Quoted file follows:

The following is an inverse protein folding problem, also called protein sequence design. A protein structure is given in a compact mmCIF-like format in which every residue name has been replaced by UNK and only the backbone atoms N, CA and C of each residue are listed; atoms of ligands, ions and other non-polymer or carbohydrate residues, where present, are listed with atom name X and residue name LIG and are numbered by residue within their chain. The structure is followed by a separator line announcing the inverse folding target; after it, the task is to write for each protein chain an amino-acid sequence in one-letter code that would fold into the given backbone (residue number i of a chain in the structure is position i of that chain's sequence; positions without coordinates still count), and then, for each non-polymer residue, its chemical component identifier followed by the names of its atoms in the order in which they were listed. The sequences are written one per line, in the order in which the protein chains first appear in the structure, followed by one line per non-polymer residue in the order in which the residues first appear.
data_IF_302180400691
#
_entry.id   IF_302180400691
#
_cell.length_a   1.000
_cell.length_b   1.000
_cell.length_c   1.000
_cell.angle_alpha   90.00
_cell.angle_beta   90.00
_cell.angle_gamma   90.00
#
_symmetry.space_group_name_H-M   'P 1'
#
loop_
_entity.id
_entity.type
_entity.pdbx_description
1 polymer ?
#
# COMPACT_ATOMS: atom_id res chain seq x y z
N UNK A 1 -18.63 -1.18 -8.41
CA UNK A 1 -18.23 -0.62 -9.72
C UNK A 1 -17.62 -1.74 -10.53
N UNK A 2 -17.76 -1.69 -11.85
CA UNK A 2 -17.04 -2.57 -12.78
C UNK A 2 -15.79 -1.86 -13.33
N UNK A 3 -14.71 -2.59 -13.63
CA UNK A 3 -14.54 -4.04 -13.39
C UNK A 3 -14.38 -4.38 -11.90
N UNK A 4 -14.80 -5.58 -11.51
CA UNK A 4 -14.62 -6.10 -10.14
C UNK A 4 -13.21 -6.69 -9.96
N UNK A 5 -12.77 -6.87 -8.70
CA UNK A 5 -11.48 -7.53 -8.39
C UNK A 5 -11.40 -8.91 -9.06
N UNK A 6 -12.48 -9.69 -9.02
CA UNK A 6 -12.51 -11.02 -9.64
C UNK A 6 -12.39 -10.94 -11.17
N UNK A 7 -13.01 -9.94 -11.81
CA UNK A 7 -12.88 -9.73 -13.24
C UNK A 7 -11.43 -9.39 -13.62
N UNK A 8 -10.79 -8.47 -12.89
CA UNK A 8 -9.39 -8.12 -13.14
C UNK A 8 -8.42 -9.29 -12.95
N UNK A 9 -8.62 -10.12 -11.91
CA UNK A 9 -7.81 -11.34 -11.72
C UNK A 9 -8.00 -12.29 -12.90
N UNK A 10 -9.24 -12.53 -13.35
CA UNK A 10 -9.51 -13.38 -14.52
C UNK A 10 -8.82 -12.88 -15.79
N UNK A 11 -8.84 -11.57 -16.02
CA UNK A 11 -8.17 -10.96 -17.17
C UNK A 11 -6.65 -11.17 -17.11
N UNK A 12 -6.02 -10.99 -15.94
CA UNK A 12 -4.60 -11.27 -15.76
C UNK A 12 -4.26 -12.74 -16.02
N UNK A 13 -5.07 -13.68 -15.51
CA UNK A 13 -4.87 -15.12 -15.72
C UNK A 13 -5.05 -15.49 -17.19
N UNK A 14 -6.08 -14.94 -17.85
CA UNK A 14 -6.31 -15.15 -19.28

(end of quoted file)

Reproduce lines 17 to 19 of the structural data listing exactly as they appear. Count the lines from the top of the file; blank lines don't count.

_entity.type
_entity.pdbx_description
1 polymer ?